PASCO COUNTY, Fla. — In Pasco County, they have described 76 cave-ins and depressions which began forming in August as something unprecedented in our state.
It might also set up an unprecedented legal confrontation between homeowners in the Hudson subdivision where the holes have formed and the county itself.
Pasco County has not had to deny anyone a permit yet, because the holes themselves have not damaged anyone’s individual property.
But the depressions are still growing and getting closer to people’s houses, and for now, nothing is being done to stop that.
So, neighbors are imagining an uncomfortable scenario where it gets to a point that they find sinkhole damage in their house. Engineers and insurance companies say it needs to be fixed. But the county declines to sign-off on the work, because they think it might do more harm than good.
“Would I like damage to my home? No. But, I don’t know what they can do,” said Barbara Luster, whose home sits right next door to a retention pond where several holes have formed.
Luster is concerned, “It’s gonna affect us. Yeah.”
Last week, Pasco County’s emergency management manager admitted they had actually asked the Lakeside Woodland’s HOA president to hold off on repairing the retention property. They cited concerns raised by a pair of engineering reports which both said traditional repair methods might do more harm than good.
“We’ve had In-depth conversations about it. About the safety aspect and everything like that, about what they want to do,” said Pasco Emergency Manager Andrew Fossa. “And he is waiting until we come up with what is our solution going to be.”
But that wait and see scenario may have also set the stage for what could be an unprecedented confrontation between private property owners and the county.
Let’s say local houses do start to crack or buckle from sinkhole expansion, and the property owner’s insurance company and engineers say they need to pour grout, or drive pilings.
Pasco County would not commit to issuing permits for the job if they thought it might destabilize the ground under surrounding homes.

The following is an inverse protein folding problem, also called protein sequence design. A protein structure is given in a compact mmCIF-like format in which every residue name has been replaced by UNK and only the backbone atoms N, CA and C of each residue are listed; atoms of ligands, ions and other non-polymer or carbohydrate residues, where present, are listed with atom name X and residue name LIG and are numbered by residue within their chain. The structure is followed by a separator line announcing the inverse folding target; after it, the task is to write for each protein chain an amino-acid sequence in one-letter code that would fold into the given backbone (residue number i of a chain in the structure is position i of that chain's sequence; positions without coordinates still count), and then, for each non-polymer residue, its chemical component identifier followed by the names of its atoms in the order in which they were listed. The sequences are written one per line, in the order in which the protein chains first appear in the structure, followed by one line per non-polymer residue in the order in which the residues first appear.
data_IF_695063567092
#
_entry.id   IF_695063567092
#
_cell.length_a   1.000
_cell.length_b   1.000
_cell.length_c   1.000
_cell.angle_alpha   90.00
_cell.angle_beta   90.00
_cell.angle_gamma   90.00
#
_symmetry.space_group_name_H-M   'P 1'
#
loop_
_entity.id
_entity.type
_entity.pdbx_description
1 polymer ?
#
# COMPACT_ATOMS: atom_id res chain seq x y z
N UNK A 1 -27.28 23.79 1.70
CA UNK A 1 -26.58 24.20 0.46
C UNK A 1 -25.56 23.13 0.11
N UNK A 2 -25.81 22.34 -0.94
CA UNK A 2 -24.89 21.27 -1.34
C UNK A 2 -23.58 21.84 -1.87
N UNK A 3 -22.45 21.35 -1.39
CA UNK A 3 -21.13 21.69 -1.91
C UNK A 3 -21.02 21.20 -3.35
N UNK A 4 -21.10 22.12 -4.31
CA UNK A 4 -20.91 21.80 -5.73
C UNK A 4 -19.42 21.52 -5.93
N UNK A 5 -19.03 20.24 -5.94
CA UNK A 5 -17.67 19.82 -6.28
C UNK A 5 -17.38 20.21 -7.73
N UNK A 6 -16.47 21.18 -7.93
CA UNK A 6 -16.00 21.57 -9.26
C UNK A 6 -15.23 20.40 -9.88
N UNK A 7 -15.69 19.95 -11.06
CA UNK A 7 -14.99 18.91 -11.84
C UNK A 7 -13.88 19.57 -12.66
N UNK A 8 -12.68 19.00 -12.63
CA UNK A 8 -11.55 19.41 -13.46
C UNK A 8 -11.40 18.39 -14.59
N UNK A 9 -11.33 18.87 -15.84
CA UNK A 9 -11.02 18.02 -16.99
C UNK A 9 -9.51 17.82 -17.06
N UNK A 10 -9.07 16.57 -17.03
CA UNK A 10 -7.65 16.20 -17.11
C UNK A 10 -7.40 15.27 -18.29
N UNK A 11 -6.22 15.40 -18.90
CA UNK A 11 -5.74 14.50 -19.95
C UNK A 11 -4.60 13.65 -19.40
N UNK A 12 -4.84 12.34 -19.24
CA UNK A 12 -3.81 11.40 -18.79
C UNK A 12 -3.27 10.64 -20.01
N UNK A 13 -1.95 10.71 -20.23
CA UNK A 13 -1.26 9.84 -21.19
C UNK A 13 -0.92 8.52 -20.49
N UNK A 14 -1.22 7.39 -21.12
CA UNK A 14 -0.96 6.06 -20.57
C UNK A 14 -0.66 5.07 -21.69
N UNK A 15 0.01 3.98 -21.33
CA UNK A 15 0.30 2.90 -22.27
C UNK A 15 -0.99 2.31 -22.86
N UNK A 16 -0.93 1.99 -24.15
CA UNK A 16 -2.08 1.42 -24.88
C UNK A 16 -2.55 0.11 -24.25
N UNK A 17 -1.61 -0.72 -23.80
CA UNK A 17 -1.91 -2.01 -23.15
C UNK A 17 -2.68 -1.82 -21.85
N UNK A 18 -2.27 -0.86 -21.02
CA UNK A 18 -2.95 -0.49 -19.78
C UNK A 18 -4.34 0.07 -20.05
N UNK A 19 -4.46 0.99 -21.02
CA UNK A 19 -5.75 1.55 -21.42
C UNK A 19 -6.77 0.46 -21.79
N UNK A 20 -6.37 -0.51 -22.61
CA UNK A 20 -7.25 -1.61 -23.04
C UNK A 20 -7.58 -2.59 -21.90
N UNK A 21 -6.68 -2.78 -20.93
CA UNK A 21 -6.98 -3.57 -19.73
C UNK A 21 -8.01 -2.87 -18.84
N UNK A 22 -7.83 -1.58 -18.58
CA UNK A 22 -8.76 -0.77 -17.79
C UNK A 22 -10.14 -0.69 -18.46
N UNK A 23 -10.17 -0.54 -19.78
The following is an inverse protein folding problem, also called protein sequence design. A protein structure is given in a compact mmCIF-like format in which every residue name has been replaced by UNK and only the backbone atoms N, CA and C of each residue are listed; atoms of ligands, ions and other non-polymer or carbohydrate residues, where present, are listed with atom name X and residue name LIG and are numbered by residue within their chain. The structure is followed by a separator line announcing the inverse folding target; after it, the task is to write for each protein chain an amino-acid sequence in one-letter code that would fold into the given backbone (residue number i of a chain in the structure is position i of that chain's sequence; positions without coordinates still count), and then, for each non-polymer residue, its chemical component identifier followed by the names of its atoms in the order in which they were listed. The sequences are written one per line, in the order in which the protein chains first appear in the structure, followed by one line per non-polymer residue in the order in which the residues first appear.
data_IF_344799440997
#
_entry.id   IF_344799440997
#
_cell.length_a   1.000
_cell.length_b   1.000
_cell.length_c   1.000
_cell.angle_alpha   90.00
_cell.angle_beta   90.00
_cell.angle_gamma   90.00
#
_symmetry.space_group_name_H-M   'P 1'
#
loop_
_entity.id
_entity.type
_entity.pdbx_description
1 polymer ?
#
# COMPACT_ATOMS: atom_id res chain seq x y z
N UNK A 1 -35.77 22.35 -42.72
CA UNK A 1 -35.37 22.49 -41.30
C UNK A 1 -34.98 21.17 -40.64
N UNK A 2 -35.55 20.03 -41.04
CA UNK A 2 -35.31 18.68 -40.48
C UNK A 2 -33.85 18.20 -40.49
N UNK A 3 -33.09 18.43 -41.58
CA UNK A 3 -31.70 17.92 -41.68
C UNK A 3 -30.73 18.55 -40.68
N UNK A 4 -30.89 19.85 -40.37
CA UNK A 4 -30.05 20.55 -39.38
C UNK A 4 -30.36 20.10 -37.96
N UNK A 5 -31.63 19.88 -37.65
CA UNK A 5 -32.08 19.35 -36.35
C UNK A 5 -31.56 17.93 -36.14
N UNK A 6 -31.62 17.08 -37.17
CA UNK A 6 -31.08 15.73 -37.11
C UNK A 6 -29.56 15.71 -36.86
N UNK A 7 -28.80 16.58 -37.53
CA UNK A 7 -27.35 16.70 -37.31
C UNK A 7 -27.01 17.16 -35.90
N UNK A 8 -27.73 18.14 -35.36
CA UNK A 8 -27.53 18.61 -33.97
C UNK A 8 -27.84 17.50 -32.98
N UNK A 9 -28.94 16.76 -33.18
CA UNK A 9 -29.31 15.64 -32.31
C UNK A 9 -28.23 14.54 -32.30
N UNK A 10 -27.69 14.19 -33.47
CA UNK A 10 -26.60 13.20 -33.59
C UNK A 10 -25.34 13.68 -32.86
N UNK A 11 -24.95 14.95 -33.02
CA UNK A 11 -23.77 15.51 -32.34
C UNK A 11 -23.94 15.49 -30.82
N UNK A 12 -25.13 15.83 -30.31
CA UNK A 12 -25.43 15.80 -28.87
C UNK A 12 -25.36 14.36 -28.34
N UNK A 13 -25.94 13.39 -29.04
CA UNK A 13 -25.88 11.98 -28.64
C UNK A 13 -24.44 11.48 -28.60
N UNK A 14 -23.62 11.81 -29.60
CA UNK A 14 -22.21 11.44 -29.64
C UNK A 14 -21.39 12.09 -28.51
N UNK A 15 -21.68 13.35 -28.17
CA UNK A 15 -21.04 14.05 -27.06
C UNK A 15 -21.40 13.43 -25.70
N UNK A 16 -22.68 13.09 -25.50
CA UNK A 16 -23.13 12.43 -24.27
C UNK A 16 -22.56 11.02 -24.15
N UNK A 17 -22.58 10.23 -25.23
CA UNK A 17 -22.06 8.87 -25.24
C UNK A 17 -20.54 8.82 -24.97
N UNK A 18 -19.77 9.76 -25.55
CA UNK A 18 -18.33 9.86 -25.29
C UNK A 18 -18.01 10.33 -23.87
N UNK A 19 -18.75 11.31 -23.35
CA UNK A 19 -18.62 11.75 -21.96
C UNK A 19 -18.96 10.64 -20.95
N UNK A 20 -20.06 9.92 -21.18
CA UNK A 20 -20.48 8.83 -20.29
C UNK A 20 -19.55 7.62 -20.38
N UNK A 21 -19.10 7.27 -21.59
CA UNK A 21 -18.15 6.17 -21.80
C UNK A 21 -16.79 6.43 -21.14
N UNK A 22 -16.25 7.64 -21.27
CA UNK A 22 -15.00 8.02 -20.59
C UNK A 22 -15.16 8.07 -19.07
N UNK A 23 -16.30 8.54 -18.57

“What they try to do to fix something there – it’s going to cause problems - most likely cause a problem, downwind, downhill,” said Fossa.
“If that problem was going to be fixed - and it should be fixed by the carriers that are insuring the property for this condition - then the code officials are putting themselves way out there for liability if they don’t solve this problem and solve it fast,” said Property Rights Attorney Larry Bache.
Bache says if Pasco County declines to allow a fix, and the homeowner has insurance coverage, the insurance company might have to declare the home a total loss.
Those without coverage might have to sue the county for damages.
“It’s just - at what point should county officials step in? And what about the protection of these consumers?” said Bache, “I mean obviously - are they being told by these engineers that they’re supposed to wait until there’s holes that open up in someone’s home next?”
The county hopes it doesn’t come to that. They say state and private engineers are working on non-traditional solutions.
“Again, we’re not in a normal situation,” said Pasco County Administrator Dan Biles. “We’re trying a lot of different paths. To see if we can have one that makes sense for most of the people out there.”
“I don’t know what they can do,” said Luster. “I really don’t know what they can do.”
What other people are reading right now:
- Crash on I-75 leaves mail strewn across highway
- Cheers, chants of "lock him up" great President Trump at World series
- Students return to Kathleen Middle School after EF-2 tornado damaged the building
- Blue pumpkins make Halloween family-friendly
- Publix offering discount to veterans, active military & families on Veterans Day
FREE 10NEWS APP: